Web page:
Santa Clara University


Senior Thesis & Capstone

2015–2016 Thesis and Capstone

All Communication majors complete a senior thesis or capstone course in their senior year. 

Thesis students complete substantial papers based on their original research. 

Capstone students make films, write feature-length magazine articles, or create public relations materials for a real-world client.  Students emerge from thesis or capstone with an example of their best work, suitable for including in applications for jobs and graduate school

Prerequisite Information

All students enrolled in any section of thesis/capstone must complete the following lower division required courses before taking thesis/capstone:  
    COMM 1 (Introduction to Interpersonal Communication)
    COMM 2 (Introduction to Media Studies) or 2GL (Introduction to Global Media Studies)
    COMM 12 (Technology & Communication)
    COMM 20 (Public Speaking)
    COMM 30 (Introduction to Digital Filmmaking)
    COMM 40 (Introduction to Journalism) or 40 EL (Introduction to Journalism- Experiential Learning)

•    There are additional prerequisites for each thesis/capstone section. It is your responsibility to ensure that you have completed them before the quarter in which you plan to take thesis/capstone.  Enrolling in a prerequisite during the same quarter as thesis/capstone doesn’t count.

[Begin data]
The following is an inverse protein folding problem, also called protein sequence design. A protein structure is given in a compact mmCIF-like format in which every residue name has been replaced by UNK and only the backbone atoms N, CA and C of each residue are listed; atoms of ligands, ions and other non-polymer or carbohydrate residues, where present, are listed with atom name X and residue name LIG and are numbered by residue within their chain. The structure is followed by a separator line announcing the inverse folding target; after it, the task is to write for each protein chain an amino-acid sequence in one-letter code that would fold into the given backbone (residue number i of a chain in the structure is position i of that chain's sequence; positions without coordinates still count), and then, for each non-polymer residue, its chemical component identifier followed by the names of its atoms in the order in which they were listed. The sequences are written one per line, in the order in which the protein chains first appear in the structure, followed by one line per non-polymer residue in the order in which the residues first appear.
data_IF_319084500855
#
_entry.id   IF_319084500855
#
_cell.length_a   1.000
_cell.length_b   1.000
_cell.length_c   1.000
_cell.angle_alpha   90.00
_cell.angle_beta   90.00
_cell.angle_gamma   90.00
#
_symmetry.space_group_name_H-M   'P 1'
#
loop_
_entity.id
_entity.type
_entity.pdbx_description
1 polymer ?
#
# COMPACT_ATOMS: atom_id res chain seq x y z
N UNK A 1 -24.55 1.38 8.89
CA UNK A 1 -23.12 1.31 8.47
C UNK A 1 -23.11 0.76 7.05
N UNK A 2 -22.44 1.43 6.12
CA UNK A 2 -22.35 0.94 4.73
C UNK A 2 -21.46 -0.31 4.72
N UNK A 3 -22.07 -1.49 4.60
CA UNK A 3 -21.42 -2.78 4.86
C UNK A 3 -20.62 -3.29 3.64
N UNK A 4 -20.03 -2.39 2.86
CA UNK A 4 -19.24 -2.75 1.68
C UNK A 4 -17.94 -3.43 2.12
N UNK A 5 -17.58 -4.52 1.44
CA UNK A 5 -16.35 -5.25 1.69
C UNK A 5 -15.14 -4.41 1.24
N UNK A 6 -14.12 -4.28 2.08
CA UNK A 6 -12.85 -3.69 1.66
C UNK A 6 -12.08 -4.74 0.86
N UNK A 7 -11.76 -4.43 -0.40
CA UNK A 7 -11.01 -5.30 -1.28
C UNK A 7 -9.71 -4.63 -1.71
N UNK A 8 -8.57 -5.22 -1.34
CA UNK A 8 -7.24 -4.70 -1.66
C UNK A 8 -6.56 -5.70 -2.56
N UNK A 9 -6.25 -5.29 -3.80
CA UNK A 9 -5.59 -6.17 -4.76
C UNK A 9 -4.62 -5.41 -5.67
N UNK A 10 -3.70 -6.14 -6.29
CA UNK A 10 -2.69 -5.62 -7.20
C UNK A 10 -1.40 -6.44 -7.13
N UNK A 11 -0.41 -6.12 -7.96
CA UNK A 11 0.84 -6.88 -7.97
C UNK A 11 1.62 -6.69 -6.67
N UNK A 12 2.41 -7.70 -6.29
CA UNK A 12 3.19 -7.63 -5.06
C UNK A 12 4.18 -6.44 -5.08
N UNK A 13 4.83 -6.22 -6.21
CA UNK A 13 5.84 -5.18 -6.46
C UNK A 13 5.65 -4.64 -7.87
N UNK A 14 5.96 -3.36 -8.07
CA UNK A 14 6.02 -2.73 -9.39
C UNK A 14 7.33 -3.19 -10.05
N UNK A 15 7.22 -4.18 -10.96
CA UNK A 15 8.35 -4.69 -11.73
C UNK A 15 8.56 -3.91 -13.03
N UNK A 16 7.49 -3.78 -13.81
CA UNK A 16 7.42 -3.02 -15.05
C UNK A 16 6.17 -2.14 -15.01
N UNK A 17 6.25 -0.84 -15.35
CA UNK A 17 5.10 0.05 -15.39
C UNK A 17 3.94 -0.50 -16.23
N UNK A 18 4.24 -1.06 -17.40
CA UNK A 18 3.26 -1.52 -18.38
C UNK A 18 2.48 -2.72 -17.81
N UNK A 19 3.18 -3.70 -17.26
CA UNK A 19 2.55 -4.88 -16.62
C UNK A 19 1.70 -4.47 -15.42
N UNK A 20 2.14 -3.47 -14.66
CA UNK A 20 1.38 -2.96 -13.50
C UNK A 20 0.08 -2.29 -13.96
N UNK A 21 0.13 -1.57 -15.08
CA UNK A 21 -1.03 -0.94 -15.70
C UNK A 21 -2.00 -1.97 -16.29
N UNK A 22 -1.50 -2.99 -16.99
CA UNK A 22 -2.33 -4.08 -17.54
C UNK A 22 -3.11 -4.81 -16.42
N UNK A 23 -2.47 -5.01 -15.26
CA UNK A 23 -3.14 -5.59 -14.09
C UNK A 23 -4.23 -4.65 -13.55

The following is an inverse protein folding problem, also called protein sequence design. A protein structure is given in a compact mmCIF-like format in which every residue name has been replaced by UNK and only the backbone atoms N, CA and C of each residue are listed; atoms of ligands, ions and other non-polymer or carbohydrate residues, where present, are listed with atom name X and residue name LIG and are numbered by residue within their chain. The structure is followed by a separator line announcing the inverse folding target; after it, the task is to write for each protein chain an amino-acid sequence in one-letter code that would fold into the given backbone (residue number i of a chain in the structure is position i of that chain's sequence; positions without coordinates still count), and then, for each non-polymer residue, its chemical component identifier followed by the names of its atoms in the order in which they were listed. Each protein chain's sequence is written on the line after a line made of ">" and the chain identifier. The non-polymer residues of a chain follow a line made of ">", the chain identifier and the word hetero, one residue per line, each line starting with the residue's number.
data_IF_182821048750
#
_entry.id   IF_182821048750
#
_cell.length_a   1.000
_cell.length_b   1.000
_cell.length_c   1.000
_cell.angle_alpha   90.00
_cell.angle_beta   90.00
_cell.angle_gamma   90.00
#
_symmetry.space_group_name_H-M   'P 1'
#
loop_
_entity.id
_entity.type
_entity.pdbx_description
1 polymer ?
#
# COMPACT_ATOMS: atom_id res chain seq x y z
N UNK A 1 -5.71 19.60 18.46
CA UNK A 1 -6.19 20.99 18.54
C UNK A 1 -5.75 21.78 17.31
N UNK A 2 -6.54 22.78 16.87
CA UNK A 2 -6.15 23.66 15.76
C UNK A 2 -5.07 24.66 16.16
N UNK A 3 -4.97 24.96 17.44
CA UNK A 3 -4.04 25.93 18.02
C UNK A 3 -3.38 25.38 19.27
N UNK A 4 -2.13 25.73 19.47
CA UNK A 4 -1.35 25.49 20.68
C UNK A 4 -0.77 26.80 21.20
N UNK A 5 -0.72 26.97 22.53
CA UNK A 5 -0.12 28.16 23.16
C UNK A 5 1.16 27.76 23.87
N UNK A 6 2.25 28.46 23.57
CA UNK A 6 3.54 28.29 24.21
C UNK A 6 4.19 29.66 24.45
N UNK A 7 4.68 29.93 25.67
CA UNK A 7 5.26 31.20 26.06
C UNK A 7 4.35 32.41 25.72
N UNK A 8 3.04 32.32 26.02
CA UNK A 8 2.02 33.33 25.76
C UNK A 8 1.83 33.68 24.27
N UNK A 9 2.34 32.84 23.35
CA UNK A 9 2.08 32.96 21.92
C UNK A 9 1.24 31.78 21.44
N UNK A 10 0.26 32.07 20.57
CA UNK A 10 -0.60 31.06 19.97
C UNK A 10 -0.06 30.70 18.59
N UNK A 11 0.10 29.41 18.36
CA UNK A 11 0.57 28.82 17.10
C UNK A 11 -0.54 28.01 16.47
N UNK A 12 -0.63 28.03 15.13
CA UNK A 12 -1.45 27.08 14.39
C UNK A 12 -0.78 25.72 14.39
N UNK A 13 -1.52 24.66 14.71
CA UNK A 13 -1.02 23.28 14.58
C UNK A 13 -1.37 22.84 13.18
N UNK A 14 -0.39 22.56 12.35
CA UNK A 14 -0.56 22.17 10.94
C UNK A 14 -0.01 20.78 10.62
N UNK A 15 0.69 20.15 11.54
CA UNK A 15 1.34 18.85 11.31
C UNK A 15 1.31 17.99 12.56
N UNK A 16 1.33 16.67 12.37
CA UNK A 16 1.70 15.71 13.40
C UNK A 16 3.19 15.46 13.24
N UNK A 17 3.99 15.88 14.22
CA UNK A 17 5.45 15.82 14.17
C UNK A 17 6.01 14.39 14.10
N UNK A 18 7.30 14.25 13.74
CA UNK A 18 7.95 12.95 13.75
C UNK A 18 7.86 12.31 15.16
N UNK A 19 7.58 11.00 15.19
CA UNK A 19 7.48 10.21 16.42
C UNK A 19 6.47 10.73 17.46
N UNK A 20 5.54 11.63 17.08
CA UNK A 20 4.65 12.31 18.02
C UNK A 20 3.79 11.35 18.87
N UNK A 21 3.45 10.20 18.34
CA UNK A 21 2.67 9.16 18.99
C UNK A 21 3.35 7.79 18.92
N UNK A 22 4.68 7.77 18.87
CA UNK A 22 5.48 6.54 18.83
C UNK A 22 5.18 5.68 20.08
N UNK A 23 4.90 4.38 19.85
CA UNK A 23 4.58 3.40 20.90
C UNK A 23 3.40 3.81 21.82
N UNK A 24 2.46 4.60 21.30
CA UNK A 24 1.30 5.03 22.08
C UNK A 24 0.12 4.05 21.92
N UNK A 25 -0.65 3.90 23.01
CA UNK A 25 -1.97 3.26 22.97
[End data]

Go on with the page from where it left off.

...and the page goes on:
•    Acceptance into any thesis/capstone section is contingent upon the student successfully completing all prerequisites prior to the quarter in which the student is enrolled in thesis/capstone.  A student who drops or fails a prerequisite will not be eligible to take thesis/capstone and will forfeit their slot in a thesis/capstone section.
•    Please plan accordingly and give yourself enough time to complete these courses

Fall 2015

Global Media Brands: Economic, Cultural, and Political Perspectives

Rohit Chopra

This senior thesis seminar examines global media brands, broadly defined, in terms of their cultural, economic, and political impact. The course focuses on (a) media companies, such as ESPN and Facebook, as well as companies such as Nike and Levis, which deal with other consumer products, but have sophisticated global media strategies; (b) non-profits such as Amnesty which run very effective global media campaigns; (c) global celebrity figures such as Angelina Jolie and George Clooney who are powerful personal brands. The key idea informing the course is that all successful brands are in a sense media brands. We will also look critically at the social and political implications of the central role of media brands as important interlocutors in matters of identity, power relations, cultural taste, in addition to discussing their economic impact.


• All COMM lower division requirements (COMM 1, 2/2GL, 12, 20, 30 and 40/40EL)


• COMM 111


Winter 2016 

New Media and Global Cultures

Sreela Sarkar